under title vii -- employment under title vii. the battleground was supreme court, as it should be under the justice system. i can't help it acknowledge and remember hearing our just days away -- here we are just days away from the university, the 21st anniversary of the horrific hate crime against matthew shepard. this struggle goes on. the struggle continues. today is the workplace. our fight is for justice for gerald in the workplace. that recognition will be important and another step on the path in the fight for full equality. >> clear four or five years since the case that allows gay marriage. five years. there are a lot of cases coming towards the court. this is a big one. did you have a feeling about justice roberts -- chief justice
roberts was coming down this? >> my impression was his questions were very probative. i can't tell you i have a prediction as to how he will come out on this issue. i can tell you that he was clearly very engaged in the argument. asked questions of both counsels getting to the heart of this issue. >> i want to circle back to something tom said. it's been years since matthew shepard was killed, but only a few weeks since a man in tennessee took his life because of shame about his sexual orientation after it was spread at his school. we have the violence against the lgbtq youth that are horrifying. this is an employment case and we are talking about discrimination against lgbtq
people, but there is so much discrimination and stigma that people in this country. that is what we are fighting against as well. i want to speak about other issues related to this case which may come through. there was discussion today about some of the parade of horribles, legal arguing for the other side that this may come to pass and be a bad thing and therefore you should not take this interpretation of the law. the other side argues there will asedhanges to other sex-b employment policies. some are legal reasons why of those issues should be treated differently in a future case perhaps, but this case is about employment discrimination and whether or not an lgbtq person has the right to earn a
living like everyone else. >> if we allow gay marriage, polygamy fully legal and all the bogeyman. a slippery slope. how would this affect state law? there are some states that have protected sexual orientation rights. how would this case affect some of this? >> it's important to note under a number of state laws, whether they be general fair employment practices type laws, or loss directed to this type of discrimination, for the lgbtq discrimination is covered, state laws are complementary or supplementary remedies. title vii divides a baseline of federal protection. there are employers who do not meet the minimum threshold to be protected under title vii. that's the time when robust a lot protection can fill the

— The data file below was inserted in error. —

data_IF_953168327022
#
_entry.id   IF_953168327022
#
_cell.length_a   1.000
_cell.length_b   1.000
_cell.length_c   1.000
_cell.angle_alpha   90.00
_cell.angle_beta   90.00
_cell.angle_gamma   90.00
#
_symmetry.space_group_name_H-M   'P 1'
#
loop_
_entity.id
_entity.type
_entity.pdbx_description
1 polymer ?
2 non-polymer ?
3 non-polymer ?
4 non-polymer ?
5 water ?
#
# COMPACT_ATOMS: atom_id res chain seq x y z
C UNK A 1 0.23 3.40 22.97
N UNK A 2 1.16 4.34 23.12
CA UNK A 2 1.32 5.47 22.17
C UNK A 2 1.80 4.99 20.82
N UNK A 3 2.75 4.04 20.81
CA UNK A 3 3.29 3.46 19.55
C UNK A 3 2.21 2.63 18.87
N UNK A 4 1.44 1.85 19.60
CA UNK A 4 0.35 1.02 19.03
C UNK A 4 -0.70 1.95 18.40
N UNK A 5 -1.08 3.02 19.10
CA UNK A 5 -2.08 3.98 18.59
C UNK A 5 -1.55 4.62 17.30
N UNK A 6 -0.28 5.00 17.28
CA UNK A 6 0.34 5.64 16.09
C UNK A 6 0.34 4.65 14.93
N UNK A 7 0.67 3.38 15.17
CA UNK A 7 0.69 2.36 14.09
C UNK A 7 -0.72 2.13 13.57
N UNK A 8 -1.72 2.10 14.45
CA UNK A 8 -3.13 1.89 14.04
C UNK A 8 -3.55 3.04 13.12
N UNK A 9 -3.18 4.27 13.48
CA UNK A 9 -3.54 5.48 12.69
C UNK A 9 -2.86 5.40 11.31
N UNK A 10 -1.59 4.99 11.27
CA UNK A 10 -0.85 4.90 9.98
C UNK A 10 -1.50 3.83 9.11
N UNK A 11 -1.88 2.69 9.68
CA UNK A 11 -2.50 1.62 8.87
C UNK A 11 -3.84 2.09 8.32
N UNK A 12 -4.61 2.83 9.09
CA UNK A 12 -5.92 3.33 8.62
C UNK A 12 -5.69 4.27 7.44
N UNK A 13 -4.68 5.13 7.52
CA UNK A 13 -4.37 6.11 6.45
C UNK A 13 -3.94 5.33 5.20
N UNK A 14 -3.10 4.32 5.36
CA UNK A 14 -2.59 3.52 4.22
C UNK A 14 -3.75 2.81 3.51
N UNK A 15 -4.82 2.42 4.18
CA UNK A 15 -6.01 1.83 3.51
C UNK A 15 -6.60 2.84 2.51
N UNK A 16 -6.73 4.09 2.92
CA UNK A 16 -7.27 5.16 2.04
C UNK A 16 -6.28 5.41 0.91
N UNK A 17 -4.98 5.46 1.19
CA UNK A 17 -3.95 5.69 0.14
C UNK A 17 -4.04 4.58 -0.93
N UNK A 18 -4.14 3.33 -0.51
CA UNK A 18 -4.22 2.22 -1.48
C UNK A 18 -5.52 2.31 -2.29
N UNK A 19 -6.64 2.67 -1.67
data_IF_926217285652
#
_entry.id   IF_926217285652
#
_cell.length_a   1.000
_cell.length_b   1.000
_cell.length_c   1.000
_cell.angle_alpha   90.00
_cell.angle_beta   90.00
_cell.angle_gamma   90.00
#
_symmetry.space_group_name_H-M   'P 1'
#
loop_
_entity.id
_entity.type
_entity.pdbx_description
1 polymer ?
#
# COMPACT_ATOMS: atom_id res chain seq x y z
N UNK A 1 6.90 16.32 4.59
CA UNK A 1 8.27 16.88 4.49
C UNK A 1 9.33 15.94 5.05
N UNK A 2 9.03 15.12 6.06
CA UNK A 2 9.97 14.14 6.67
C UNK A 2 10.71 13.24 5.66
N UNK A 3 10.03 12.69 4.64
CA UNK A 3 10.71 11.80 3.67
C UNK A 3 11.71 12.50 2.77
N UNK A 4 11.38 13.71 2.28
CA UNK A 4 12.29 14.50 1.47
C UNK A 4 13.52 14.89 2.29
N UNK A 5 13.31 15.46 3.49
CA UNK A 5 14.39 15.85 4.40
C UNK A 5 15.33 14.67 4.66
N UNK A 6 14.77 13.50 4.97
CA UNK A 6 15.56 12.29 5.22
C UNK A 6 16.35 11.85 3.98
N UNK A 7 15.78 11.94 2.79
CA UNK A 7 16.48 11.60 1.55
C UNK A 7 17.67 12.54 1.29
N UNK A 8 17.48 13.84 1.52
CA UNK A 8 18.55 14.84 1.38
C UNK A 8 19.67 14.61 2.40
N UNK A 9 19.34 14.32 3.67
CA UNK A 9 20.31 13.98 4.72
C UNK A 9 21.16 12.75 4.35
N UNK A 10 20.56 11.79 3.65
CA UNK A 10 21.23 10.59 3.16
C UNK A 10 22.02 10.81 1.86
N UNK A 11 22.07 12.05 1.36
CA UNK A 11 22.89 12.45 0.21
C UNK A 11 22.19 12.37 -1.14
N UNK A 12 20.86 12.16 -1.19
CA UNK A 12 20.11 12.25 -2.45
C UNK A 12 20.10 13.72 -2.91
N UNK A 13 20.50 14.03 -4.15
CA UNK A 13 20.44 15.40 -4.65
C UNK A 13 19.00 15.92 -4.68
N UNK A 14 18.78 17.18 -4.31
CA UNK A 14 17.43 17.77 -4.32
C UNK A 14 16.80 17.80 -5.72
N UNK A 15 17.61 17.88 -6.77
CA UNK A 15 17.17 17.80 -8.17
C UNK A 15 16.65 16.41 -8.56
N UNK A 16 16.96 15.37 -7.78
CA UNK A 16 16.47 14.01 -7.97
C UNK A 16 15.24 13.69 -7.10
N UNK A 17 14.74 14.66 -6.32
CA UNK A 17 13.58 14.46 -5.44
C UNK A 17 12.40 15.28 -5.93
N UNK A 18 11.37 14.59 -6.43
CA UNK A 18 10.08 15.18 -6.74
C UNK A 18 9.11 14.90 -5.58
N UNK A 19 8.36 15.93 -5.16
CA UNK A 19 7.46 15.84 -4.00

gaps. law may offer remedies that go beyond the title vii or standards of proof that are more employee friendly. we are not discounting the importance of state law. what this case was about is the fact that, as we have said, congress has spoken. congress has done its job. we need the supreme court to say there is uniform federal protection under title vii. about other people facing this situation. gerald, what does it feel like to be the symbol right now? when plaintiff is no longer with us. a suicide that happened with the young kitty was bullied -- kid who was bullied. how does it feel being in the
spot? are the remedies to make it better for everyone? >> my hope is everyone will know that in talking about this issue, and for those people to know i am fighting for all of us. you will not have to walk through this alone. for whatever reasons others have not stepped up, that is not the issue here. i was willing to do it despite the fact i did not ask to do this. >> clayton county is not the rule. has been tough in your community? have you found support? >> through this process i had to leave the community. i had to sell my home. i lost contact with friends and colleagues i worked with. those were losses that were part of this ripple effect. the homophobic action taken against me because a joint they gave recreational softball league. the community i'm in now in atlanta is very supportive, very
understanding. i am happy to be run that now. >> how is the league doing? >> they just have the world series. i had to step away but there was a possibility i might return after this gets settled and i can resume normalcy. >> the nationals may need you tonight if you're ready. i should have recognized that. gentlemen, talk to me about going forward. -- thethe baker case cake baker. stepsis a lot of these that have been taken. discrimination in the workplace and services.